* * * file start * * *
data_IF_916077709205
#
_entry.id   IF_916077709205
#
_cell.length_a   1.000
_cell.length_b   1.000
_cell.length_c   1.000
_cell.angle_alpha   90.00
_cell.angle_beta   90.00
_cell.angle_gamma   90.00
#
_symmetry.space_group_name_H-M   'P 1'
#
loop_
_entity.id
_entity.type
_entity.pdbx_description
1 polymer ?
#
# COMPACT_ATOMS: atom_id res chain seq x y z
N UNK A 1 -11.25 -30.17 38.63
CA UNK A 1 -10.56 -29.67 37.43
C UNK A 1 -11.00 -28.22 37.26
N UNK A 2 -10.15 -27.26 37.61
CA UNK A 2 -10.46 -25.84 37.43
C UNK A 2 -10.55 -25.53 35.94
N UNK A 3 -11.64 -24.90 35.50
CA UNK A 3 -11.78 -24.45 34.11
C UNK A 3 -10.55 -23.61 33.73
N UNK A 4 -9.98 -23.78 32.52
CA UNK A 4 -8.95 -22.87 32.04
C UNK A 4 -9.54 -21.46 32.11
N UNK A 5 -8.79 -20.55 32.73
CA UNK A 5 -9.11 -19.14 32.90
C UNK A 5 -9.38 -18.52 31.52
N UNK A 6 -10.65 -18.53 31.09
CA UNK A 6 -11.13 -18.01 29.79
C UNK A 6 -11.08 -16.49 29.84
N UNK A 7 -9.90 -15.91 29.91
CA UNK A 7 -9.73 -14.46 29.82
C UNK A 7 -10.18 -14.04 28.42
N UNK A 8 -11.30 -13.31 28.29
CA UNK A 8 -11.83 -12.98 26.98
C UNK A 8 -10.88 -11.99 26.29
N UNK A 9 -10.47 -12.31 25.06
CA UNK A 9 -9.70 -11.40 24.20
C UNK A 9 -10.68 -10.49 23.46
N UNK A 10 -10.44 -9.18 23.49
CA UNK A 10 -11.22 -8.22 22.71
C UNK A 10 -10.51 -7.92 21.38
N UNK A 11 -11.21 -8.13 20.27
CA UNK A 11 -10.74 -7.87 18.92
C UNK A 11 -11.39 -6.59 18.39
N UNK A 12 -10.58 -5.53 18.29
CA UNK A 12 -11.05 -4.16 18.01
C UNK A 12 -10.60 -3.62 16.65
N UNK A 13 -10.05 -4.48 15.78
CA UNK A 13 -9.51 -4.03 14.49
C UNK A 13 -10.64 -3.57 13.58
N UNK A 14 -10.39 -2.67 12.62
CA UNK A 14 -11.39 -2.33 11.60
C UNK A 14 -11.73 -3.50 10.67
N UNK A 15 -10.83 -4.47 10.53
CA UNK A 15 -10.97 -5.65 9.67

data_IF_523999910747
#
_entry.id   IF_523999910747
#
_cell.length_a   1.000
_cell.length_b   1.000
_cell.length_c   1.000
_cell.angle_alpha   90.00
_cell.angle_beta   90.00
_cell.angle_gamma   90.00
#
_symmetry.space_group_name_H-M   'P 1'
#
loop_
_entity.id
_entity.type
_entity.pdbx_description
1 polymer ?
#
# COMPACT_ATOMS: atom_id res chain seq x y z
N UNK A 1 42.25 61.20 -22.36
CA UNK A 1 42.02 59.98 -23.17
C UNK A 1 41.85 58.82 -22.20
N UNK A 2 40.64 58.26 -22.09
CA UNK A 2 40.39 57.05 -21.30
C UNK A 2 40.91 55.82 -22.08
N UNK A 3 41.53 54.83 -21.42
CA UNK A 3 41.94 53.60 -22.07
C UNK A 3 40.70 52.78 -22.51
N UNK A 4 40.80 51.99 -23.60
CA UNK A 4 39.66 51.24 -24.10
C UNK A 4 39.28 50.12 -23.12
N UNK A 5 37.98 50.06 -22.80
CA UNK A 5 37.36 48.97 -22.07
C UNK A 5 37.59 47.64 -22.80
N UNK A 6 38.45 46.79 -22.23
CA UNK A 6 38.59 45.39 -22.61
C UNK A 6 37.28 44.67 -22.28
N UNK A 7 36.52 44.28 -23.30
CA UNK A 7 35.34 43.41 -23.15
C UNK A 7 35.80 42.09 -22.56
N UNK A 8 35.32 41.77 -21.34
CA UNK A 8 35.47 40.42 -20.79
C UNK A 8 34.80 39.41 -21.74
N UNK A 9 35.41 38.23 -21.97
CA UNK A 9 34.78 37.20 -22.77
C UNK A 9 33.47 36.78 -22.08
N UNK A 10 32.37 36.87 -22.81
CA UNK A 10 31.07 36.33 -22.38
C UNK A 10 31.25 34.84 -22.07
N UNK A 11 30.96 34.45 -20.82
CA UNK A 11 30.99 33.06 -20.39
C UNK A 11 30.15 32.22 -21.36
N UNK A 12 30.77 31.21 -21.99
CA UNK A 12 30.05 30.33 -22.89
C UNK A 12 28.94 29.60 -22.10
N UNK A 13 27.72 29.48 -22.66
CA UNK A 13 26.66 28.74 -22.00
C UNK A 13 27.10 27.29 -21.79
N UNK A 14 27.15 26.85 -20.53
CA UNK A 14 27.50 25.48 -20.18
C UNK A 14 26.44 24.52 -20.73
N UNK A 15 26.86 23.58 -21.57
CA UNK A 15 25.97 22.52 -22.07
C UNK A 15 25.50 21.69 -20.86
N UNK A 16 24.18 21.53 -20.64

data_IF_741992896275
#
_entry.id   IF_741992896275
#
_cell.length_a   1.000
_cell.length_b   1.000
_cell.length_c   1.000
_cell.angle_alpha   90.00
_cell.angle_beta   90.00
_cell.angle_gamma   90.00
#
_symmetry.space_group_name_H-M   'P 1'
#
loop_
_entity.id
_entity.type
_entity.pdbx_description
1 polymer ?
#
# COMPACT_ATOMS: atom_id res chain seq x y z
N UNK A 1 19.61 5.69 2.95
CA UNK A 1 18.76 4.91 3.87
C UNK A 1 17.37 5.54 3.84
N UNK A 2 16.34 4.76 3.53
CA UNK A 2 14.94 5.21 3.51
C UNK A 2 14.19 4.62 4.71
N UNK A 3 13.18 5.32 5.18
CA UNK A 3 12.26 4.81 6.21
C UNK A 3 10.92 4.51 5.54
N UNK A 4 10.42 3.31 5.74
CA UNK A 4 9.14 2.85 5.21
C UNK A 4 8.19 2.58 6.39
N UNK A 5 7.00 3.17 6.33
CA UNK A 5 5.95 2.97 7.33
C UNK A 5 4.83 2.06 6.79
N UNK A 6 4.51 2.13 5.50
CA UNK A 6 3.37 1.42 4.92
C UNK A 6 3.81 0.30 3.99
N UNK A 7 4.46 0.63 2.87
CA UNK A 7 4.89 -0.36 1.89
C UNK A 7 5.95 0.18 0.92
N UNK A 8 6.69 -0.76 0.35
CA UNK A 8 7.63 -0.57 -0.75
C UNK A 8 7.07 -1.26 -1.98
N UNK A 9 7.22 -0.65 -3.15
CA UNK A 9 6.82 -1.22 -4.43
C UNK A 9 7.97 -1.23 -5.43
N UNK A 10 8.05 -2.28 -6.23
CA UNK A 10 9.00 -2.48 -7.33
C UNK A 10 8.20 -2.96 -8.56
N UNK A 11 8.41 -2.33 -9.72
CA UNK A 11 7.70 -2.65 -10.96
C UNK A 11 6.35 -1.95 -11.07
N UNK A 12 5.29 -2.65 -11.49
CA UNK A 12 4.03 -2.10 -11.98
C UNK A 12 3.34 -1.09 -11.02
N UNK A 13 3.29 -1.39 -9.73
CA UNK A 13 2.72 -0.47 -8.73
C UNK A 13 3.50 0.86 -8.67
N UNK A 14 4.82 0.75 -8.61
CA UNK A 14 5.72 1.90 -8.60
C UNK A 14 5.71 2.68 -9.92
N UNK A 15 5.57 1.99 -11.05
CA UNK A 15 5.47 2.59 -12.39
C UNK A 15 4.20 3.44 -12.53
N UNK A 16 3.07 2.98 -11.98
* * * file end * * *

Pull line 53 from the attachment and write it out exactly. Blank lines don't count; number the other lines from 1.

C UNK A 11 -11.39 -6.59 18.39